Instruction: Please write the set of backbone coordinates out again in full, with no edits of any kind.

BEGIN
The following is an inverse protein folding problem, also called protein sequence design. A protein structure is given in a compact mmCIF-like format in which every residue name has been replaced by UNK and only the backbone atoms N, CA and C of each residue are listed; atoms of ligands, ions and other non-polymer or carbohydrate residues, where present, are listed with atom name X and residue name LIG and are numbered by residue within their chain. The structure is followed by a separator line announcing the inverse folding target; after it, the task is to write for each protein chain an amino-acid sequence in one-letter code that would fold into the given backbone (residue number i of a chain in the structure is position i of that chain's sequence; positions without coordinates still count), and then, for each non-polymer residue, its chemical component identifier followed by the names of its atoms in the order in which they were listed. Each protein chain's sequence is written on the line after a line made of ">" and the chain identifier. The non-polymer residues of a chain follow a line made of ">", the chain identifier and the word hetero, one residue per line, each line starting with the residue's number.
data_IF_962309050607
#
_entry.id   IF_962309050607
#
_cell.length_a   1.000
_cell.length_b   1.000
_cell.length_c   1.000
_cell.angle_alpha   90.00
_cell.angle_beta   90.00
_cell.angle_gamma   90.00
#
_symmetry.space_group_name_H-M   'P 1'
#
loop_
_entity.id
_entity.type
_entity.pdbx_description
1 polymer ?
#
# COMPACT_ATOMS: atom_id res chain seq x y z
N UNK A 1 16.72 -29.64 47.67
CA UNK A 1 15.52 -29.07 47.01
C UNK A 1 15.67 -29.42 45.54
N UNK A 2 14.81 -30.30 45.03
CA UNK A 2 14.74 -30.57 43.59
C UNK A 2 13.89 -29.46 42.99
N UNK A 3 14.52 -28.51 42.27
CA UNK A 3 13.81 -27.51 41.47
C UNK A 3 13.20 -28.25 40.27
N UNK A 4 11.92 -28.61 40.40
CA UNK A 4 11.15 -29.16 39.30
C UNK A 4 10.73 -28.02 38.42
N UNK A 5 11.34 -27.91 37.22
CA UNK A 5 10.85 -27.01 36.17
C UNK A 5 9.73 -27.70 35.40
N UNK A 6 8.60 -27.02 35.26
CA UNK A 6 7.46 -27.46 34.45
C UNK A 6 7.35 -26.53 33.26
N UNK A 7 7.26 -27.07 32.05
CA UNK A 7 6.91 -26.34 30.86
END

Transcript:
The following is an inverse protein folding problem, also called protein sequence design. A protein structure is given in a compact mmCIF-like format in which every residue name has been replaced by UNK and only the backbone atoms N, CA and C of each residue are listed; atoms of ligands, ions and other non-polymer or carbohydrate residues, where present, are listed with atom name X and residue name LIG and are numbered by residue within their chain. The structure is followed by a separator line announcing the inverse folding target; after it, the task is to write for each protein chain an amino-acid sequence in one-letter code that would fold into the given backbone (residue number i of a chain in the structure is position i of that chain's sequence; positions without coordinates still count), and then, for each non-polymer residue, its chemical component identifier followed by the names of its atoms in the order in which they were listed. Each protein chain's sequence is written on the line after a line made of ">" and the chain identifier. The non-polymer residues of a chain follow a line made of ">", the chain identifier and the word hetero, one residue per line, each line starting with the residue's number.
data_IF_962309050607
#
_entry.id   IF_962309050607
#
_cell.length_a   1.000
_cell.length_b   1.000
_cell.length_c   1.000
_cell.angle_alpha   90.00
_cell.angle_beta   90.00
_cell.angle_gamma   90.00
#
_symmetry.space_group_name_H-M   'P 1'
#
loop_
_entity.id
_entity.type
_entity.pdbx_description
1 polymer ?
#
# COMPACT_ATOMS: atom_id res chain seq x y z
N UNK A 1 16.72 -29.64 47.67
CA UNK A 1 15.52 -29.07 47.01
C UNK A 1 15.67 -29.42 45.54
N UNK A 2 14.81 -30.30 45.03
CA UNK A 2 14.74 -30.57 43.59
C UNK A 2 13.89 -29.46 42.99
N UNK A 3 14.52 -28.51 42.27
CA UNK A 3 13.81 -27.51 41.47
C UNK A 3 13.20 -28.25 40.27
N UNK A 4 11.92 -28.61 40.40
CA UNK A 4 11.15 -29.16 39.30
C UNK A 4 10.73 -28.02 38.42
N UNK A 5 11.34 -27.91 37.22
CA UNK A 5 10.85 -27.01 36.17
C UNK A 5 9.73 -27.70 35.40
N UNK A 6 8.60 -27.02 35.26
CA UNK A 6 7.46 -27.46 34.45
C UNK A 6 7.35 -26.53 33.26
N UNK A 7 7.26 -27.07 32.05
CA UNK A 7 6.91 -26.34 30.86